Enterprise application upheaval

Last week saw upheaval in the business software market, with billion dollar deals flying thick and fast, and more than a little confusion over who was going to buy who, and why.

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By  Mark Sutton Published  June 7, 2003

Last week saw upheaval in the business software market, with billion dollar deals flying thick and fast, and more than a little confusion over who was going to buy who, and why.

At the start of the week, PeopleSoft announced a bid for JD Edwards, in a deal that would have given PeopleSoft a much needed toe-hold in the mid-market, and access to JD Edwards' customer base. It would also have made PeopleSoft the second largest enterprise application vendor in the world after SAP.

Naturally this did not go down too well with Oracle, which would have been bumped into the number three slot—Oracle subsequently then launched a hostile bid for PeopleSoft, going direct to shareholders. At the same time Baan was bought by an investment group, that will merge the one-time ERP leader with SSA Global Technologies.

While Oracle CEO Larry Ellison says that he had been in talks on a possible merger with PeopleSoft, the move smacks of a spoiler designed to derail the JD Edwards deal, and to make sure that Oracle stays on top. It is difficult to see where Oracle gains a great deal of value from the deal.

There is considerable overlap between Oracle and PeopleSoft products, and Ellison has said that the deal will not result in the development of new PeopleSoft products, rather the functionality of the PeopleSoft line will be incorporated into Oracle products, with PeopleSoft customers encouraged to migrate to Oracle.

This strategy is possibly a gamble, and may leave PeopleSoft customers looking elsewhere for their future needs. Craig Conway, CEO of PeopleSoft has attacked Ellison for what he calls ‘atrocious behaviour’, and it is possible that Oracle could alienate PeopleSoft customers with its actions.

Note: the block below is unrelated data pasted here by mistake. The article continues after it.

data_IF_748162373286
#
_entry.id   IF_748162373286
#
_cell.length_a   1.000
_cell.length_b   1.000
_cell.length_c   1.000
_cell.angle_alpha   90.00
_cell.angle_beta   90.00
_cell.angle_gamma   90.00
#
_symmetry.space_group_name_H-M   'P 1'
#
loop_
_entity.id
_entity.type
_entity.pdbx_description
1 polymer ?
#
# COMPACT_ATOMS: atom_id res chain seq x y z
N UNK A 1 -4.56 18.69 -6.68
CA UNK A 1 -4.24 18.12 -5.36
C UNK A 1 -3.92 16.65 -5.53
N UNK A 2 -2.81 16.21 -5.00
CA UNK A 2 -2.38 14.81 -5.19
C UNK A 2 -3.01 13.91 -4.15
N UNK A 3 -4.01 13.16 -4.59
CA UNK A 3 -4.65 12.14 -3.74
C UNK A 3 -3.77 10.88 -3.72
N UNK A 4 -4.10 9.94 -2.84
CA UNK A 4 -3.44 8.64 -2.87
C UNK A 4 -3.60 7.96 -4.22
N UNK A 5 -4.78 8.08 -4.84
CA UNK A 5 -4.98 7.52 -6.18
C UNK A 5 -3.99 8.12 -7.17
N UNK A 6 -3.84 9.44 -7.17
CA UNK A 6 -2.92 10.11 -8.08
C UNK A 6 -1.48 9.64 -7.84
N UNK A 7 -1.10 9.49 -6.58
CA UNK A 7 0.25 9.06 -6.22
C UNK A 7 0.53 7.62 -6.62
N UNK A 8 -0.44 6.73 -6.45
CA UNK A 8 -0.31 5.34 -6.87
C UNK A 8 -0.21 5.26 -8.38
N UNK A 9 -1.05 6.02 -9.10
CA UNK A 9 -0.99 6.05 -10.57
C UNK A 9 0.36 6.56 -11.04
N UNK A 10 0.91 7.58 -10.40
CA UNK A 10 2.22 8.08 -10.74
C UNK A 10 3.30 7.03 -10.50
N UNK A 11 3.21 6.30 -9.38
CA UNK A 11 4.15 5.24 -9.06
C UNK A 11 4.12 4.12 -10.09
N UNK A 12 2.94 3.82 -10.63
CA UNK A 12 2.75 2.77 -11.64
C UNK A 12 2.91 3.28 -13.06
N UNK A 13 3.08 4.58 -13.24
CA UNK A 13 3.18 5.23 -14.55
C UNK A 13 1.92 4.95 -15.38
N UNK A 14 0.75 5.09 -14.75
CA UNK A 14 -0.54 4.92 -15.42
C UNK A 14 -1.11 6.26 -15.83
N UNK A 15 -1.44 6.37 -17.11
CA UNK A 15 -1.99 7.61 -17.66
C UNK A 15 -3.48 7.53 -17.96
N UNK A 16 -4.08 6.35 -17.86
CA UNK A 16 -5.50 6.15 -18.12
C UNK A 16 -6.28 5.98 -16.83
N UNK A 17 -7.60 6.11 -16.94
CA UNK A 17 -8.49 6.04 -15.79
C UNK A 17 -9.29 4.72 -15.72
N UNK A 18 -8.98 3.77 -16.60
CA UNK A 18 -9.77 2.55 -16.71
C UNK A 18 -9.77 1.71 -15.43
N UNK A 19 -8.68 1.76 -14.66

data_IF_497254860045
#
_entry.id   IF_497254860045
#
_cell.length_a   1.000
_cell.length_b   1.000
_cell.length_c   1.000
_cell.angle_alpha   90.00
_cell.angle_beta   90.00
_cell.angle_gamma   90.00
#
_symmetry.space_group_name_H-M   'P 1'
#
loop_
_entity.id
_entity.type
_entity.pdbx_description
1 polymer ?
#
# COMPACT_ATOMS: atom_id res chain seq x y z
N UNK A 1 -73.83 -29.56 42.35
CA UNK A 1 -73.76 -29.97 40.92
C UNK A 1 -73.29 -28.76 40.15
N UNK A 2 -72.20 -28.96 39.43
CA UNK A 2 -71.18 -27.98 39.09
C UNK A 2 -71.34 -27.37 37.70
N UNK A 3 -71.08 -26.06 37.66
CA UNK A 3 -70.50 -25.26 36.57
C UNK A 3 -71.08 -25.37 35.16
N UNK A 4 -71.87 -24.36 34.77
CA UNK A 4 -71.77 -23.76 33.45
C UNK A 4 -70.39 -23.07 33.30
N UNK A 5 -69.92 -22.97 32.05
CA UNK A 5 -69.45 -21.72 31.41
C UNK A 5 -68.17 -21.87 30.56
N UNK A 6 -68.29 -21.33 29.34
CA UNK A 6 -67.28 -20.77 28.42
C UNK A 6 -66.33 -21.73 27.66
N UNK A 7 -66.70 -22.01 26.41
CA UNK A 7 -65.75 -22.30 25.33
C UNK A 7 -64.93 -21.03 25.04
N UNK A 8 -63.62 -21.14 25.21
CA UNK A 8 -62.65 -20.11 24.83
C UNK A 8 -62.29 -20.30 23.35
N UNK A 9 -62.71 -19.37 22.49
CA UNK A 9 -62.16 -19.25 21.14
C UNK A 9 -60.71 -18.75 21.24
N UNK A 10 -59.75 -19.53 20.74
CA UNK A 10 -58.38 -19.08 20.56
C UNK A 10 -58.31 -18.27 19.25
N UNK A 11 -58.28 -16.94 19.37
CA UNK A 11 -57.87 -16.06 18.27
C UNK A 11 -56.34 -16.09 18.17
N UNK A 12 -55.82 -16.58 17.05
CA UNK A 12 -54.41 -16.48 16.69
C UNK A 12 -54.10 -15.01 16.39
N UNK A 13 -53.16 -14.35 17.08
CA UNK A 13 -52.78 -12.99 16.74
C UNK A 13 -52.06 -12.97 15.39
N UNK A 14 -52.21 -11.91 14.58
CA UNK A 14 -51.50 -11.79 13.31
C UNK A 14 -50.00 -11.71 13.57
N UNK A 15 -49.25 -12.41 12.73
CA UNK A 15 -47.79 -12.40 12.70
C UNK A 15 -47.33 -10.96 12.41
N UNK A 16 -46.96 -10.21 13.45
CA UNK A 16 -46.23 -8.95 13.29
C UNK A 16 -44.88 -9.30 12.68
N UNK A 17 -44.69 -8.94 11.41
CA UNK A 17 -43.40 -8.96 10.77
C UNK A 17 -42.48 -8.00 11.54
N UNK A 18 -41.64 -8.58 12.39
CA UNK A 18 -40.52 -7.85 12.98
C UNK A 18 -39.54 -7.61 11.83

Ellison is also risking a relatively low offer on PeopleSoft shares, at only a small margin over their current trading price. This, however is more indicative of the state of the enterprise applications market than tight-fistedness by Ellison.

PeopleSoft was specifically going after JD Edwards to give it mid-market reach; and while Oracle already has a mid-market play with its E-Business Suite Special Edition, the high end of the market is over-served and the mid-market looks much more attractive and there are plenty of smaller ISVs in the space ready for acquisition.

Ellison seems to be betting that PeopleSoft shareholders will have more confidence in a bigger, better Oracle than in a still independent PeopleSoft. The technology will give Oracle a better offering to fight off Microsoft, as the vendor looks more and more towards enterprise level applications, but with Ellison it is hard to tell whether the move is really being made to build a stronger Oracle or just to hit PeopleSoft for trying to usurp Oracle.

What is certain is that the deal creates confusion for customers and partners alike. Consolidation in the enterprise applications market is inevitable, but the upheaval from this proposed deal could ultimately lead to many customers looking elsewhere to guarantee continuity for their applications.

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